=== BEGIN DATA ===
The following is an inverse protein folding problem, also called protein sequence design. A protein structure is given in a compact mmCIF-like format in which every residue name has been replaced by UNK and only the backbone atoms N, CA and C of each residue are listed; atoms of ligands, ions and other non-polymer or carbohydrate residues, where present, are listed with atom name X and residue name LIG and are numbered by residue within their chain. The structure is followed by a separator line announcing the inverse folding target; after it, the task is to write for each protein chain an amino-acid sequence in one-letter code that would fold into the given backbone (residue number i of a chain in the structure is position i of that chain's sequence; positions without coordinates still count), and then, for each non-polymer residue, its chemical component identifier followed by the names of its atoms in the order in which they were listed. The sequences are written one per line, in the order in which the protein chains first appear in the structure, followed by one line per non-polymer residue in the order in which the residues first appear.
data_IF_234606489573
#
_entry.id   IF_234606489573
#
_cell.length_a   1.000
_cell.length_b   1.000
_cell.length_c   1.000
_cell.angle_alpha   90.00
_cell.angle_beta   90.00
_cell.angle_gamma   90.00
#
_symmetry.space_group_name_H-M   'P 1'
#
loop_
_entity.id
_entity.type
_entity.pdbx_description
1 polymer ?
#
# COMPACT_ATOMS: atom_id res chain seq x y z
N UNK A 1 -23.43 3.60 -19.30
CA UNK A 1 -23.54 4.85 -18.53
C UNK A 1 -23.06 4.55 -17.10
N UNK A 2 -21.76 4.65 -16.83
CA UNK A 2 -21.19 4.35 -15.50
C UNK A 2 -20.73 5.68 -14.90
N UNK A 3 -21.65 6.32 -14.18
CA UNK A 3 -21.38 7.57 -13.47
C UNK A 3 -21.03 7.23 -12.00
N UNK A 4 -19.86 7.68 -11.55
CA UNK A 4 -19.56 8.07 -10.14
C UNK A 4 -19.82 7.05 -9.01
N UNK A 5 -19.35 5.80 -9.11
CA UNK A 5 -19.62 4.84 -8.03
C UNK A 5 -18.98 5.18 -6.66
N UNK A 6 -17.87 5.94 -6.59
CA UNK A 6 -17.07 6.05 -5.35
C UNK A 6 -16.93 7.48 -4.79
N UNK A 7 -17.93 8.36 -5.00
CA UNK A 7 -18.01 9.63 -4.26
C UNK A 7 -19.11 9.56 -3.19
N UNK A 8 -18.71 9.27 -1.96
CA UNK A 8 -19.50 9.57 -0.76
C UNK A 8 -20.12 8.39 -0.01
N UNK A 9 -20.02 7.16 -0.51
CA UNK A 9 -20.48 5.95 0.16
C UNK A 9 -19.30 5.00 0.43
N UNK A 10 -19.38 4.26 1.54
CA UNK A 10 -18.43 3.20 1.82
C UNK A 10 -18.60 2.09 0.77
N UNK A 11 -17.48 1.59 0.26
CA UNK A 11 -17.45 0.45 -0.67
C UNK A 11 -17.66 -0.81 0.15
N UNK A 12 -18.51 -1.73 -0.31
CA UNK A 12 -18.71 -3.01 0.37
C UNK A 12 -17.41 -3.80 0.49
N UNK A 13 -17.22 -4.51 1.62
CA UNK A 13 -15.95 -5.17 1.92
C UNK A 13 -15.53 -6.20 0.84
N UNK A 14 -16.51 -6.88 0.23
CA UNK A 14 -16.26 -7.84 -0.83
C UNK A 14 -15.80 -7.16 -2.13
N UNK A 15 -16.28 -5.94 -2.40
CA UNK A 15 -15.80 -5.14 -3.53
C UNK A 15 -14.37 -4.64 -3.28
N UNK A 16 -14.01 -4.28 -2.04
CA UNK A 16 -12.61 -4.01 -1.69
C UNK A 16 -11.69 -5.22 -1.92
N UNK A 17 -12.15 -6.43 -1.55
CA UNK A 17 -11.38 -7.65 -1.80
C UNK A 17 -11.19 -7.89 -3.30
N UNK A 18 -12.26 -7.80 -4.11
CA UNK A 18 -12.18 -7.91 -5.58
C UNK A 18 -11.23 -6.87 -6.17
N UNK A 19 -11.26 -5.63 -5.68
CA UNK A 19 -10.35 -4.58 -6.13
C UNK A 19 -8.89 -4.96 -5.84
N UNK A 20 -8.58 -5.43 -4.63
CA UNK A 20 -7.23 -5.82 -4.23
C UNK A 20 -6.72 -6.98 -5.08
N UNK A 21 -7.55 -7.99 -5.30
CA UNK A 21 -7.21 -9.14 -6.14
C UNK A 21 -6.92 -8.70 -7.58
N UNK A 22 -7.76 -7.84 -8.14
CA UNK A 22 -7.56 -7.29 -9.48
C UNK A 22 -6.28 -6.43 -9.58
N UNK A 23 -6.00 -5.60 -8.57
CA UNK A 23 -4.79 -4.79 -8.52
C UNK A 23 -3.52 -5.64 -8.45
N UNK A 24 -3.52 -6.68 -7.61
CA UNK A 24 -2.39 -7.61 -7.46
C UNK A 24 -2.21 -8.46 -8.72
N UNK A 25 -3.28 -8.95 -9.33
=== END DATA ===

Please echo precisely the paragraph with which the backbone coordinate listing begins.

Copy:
The following is an inverse protein folding problem, also called protein sequence design. A protein structure is given in a compact mmCIF-like format in which every residue name has been replaced by UNK and only the backbone atoms N, CA and C of each residue are listed; atoms of ligands, ions and other non-polymer or carbohydrate residues, where present, are listed with atom name X and residue name LIG and are numbered by residue within their chain. The structure is followed by a separator line announcing the inverse folding target; after it, the task is to write for each protein chain an amino-acid sequence in one-letter code that would fold into the given backbone (residue number i of a chain in the structure is position i of that chain's sequence; positions without coordinates still count), and then, for each non-polymer residue, its chemical component identifier followed by the names of its atoms in the order in which they were listed. The sequences are written one per line, in the order in which the protein chains first appear in the structure, followed by one line per non-polymer residue in the order in which the residues first appear.